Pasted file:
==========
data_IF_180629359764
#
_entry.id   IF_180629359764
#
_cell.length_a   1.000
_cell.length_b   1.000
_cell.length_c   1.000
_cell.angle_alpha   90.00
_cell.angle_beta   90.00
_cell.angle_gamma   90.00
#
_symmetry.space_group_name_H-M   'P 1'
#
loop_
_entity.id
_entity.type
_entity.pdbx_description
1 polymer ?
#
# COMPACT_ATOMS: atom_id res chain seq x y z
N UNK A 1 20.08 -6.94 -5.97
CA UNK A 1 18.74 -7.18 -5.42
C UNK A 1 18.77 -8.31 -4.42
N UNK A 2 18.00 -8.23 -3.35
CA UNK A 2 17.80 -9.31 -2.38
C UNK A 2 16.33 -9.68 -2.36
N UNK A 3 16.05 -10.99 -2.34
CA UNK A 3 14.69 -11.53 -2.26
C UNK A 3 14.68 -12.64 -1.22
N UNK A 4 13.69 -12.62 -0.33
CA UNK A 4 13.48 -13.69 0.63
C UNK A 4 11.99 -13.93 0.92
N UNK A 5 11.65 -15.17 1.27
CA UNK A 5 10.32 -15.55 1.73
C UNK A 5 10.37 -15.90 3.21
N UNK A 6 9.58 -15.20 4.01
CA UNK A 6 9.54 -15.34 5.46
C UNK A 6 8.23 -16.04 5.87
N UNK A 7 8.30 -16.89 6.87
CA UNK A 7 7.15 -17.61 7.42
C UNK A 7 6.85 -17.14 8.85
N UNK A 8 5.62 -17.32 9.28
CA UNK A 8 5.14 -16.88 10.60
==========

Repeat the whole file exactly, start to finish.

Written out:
data_IF_180629359764
#
_entry.id   IF_180629359764
#
_cell.length_a   1.000
_cell.length_b   1.000
_cell.length_c   1.000
_cell.angle_alpha   90.00
_cell.angle_beta   90.00
_cell.angle_gamma   90.00
#
_symmetry.space_group_name_H-M   'P 1'
#
loop_
_entity.id
_entity.type
_entity.pdbx_description
1 polymer ?
#
# COMPACT_ATOMS: atom_id res chain seq x y z
N UNK A 1 20.08 -6.94 -5.97
CA UNK A 1 18.74 -7.18 -5.42
C UNK A 1 18.77 -8.31 -4.42
N UNK A 2 18.00 -8.23 -3.35
CA UNK A 2 17.80 -9.31 -2.38
C UNK A 2 16.33 -9.68 -2.36
N UNK A 3 16.05 -10.99 -2.34
CA UNK A 3 14.69 -11.53 -2.26
C UNK A 3 14.68 -12.64 -1.22
N UNK A 4 13.69 -12.62 -0.33
CA UNK A 4 13.48 -13.69 0.63
C UNK A 4 11.99 -13.93 0.92
N UNK A 5 11.65 -15.17 1.27
CA UNK A 5 10.32 -15.55 1.73
C UNK A 5 10.37 -15.90 3.21
N UNK A 6 9.58 -15.20 4.01
CA UNK A 6 9.54 -15.34 5.46
C UNK A 6 8.23 -16.04 5.87
N UNK A 7 8.30 -16.89 6.87
CA UNK A 7 7.15 -17.61 7.42
C UNK A 7 6.85 -17.14 8.85
N UNK A 8 5.62 -17.32 9.28
CA UNK A 8 5.14 -16.88 10.60